MIAMI (AP) — Goran Dragic had 32 points, Tyler Johnson scored 10 of his 23 in the fourth quarter and the Miami Heat topped the Dallas Mavericks 99-95 on Thursday night (Friday, PHL time). Dragic shot 11-for-15 from the field and 4-of-4 from three-point range. He also got a big offensive rebound in the final minute to extend a possession, and Johnson made a pair of free throws with 29.9 seconds left to give Miami an eight-point lead. Hassan Whiteside scored 13 and Dion Waiters added 12 for the Heat. Dirk Nowitzki scored 19 points for Dallas, which had its season-best three-game winning streak snapped. The Mavericks went 1-for-8 from the field during a late stretch of the fourth quarter and never got the lead again. Wesley Matthews scored 18 for the Mavericks, who got 15 apiece from Harrison Barnes and Seth Curry. Nowitzki made 2-of-3 free throws with 18.5 seconds left to get the Mavs within 95-92. The Heat needed to burn two timeouts before even getting the ball inbounded on the ensuing possession, and Johnson hit two from the line five seconds later to help seal the win. Dragic tied a career-best for shooting percentage when taking at least 15 shots; he was 11-of-15 on two other occasions, both with Phoenix. It was also the fourth time he was 4-for-4 from three-point range in a regular-season game -- he was 5-for-5 once, in a 2010 playoff game with the Suns. strong>TIP-INS /strong> em> strong>Mavericks: /strong> /em>Nowitzki took Dallas' first four shots. J.J. Barea scored 13 points and has reached double figures in 11 of his 17 games this season. At 32, he's on pace to average more than 12 points a game for the first time. Dallas took only 11 free throws to Miami's 29. em> strong>Heat: /strong> /em>Miami is up to 170 games missed by players for illness or injury this season, most in the NBA. Okaro White made his NBA debut in the first quarter. He was signed to a 10-day deal earlier this week. Wayne Ellington got his 1,000th career rebound and is one three-pointer shy of 500. strong>PROMOTION ISSUE /strong> A fan avoided injury when a door -- depicting a hotel room door -- on a wheeled frame fell over on her during a promotion after the first quarter. The promotion had several fans slide hotel 'keys' into the door, and the one that worked would win a hotel stay. Heat officials said the woman was fine, and the game was delayed a couple of minutes while some cosmetic scrapes to the floor were removed. strong>BOGUT CLOSER /strong> Dallas center Andrew Bogut missed his fourth straight game with a right hamstring strain. He worked out on the court before the game and is improving, though he isn't expected to play Friday (Saturday, PHL time) against Utah. strong>UP NEXT /strong> em> strong>Mavericks: /strong> /em>Host the Utah Jazz on Friday (Saturday, PHL time). Dallas is 0-7 on the second night of back-to-backs this season. em> strong>Heat: /strong> /em>Host the Milwaukee Bucks on Saturday (Sunday, PHL time). Miami is 1-1 against the Bucks, with both teams winning at home. .....»»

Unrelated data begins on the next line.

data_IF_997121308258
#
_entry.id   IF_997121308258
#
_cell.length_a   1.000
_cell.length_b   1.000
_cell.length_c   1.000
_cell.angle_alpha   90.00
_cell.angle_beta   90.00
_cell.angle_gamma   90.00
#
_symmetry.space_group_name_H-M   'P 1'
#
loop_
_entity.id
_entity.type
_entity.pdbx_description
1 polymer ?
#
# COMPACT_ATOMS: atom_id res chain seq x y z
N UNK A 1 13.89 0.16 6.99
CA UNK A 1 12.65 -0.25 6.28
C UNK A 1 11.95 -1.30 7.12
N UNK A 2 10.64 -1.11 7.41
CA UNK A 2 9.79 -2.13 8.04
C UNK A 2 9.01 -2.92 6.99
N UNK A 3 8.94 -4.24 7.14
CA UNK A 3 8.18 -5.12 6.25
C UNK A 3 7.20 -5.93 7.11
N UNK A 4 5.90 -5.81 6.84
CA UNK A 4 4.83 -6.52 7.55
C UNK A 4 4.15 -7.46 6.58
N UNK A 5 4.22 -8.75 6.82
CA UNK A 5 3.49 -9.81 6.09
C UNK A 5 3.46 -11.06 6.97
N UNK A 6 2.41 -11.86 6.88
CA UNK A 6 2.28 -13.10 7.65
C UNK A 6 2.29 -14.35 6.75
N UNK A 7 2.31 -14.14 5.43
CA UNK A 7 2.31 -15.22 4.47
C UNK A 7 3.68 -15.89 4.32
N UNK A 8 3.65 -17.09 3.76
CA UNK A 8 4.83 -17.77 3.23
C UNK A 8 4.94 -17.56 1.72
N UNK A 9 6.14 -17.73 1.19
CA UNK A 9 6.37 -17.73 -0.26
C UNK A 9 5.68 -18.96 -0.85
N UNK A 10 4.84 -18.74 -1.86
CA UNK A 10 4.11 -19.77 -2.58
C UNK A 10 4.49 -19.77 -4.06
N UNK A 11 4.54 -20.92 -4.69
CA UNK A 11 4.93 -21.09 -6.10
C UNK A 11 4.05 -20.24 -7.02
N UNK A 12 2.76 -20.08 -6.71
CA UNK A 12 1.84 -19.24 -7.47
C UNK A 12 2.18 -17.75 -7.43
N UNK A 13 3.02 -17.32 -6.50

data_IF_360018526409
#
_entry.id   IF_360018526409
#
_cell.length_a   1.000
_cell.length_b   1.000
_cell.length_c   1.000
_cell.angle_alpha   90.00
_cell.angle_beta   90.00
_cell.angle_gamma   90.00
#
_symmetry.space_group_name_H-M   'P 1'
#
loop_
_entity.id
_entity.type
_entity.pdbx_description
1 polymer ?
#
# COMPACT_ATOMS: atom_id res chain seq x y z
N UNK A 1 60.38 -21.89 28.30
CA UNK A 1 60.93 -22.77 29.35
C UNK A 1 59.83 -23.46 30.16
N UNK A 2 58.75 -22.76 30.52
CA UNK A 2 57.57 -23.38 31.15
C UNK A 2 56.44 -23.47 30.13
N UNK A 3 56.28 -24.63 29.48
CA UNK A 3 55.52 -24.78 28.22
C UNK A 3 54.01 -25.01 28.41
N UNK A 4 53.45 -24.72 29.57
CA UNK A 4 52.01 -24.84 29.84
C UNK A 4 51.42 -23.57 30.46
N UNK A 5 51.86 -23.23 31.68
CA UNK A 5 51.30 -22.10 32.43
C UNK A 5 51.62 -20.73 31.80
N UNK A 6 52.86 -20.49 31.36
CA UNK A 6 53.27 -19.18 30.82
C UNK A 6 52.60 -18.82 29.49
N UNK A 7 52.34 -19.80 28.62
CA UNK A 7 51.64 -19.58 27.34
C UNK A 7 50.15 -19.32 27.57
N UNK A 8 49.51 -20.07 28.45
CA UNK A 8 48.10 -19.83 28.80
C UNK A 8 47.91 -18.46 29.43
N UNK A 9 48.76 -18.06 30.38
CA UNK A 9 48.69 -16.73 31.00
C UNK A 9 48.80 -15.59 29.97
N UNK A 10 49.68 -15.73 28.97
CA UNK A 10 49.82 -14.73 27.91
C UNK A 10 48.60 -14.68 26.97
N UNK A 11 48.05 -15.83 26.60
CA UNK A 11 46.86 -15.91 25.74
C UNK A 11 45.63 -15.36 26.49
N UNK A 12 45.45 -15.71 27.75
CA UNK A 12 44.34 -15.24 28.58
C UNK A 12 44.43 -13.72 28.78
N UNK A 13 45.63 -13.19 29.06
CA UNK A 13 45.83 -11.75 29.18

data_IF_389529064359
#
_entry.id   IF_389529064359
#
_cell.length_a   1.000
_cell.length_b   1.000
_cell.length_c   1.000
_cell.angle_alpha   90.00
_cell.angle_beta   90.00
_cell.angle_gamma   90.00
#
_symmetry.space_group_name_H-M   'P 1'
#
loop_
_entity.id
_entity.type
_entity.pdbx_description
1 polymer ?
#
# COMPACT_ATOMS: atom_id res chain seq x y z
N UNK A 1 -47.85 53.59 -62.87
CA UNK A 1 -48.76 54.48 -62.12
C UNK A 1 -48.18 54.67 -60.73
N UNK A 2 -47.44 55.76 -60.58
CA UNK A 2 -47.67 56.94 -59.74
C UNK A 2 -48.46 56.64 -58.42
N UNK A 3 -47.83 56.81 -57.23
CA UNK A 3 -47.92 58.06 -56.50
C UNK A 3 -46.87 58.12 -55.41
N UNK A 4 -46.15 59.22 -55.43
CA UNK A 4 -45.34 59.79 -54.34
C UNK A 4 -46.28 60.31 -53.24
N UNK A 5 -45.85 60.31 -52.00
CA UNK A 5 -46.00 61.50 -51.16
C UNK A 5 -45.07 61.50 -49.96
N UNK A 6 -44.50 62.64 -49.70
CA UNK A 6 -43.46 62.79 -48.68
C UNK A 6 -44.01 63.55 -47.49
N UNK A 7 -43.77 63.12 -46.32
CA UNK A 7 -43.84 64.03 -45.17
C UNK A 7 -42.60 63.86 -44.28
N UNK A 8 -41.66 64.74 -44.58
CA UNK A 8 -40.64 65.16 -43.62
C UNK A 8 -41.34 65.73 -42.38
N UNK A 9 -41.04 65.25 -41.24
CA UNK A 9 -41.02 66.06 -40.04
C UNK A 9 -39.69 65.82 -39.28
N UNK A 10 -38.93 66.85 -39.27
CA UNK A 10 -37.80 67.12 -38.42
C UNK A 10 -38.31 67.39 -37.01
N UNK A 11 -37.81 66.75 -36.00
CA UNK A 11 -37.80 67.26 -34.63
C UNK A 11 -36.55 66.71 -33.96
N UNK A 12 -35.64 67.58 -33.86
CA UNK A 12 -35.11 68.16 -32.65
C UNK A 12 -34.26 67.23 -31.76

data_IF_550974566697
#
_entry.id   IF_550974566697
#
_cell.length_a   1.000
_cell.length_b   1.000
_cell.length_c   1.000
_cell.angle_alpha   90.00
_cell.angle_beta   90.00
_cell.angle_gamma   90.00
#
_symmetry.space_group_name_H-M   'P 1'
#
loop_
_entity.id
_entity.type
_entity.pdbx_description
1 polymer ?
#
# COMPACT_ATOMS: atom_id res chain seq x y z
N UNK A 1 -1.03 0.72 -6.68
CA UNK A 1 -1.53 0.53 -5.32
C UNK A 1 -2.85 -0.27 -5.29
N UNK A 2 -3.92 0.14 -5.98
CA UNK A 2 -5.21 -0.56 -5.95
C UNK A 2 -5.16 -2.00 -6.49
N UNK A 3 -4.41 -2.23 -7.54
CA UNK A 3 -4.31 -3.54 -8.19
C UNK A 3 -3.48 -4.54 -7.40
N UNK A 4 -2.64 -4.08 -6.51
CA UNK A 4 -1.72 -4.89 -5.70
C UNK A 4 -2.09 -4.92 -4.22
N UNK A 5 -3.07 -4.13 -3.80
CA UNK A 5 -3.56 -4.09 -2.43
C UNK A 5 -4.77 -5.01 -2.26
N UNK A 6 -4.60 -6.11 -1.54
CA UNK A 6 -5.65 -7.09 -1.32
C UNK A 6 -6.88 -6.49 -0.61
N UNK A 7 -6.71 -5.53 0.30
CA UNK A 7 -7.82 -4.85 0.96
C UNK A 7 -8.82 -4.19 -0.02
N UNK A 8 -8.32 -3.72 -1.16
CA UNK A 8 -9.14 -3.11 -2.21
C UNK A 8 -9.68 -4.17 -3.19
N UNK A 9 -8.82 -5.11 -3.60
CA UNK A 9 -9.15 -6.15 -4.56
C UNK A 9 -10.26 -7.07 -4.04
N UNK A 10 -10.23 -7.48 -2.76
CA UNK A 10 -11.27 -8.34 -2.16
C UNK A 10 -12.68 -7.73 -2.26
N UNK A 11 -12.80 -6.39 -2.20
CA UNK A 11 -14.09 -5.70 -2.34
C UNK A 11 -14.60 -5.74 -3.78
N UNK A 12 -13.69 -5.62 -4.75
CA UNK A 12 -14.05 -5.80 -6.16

Category: sportsSource:  abscbnRelated NewsJan 19th, 2017

Bonds, Clemens making slow gains with changing electorate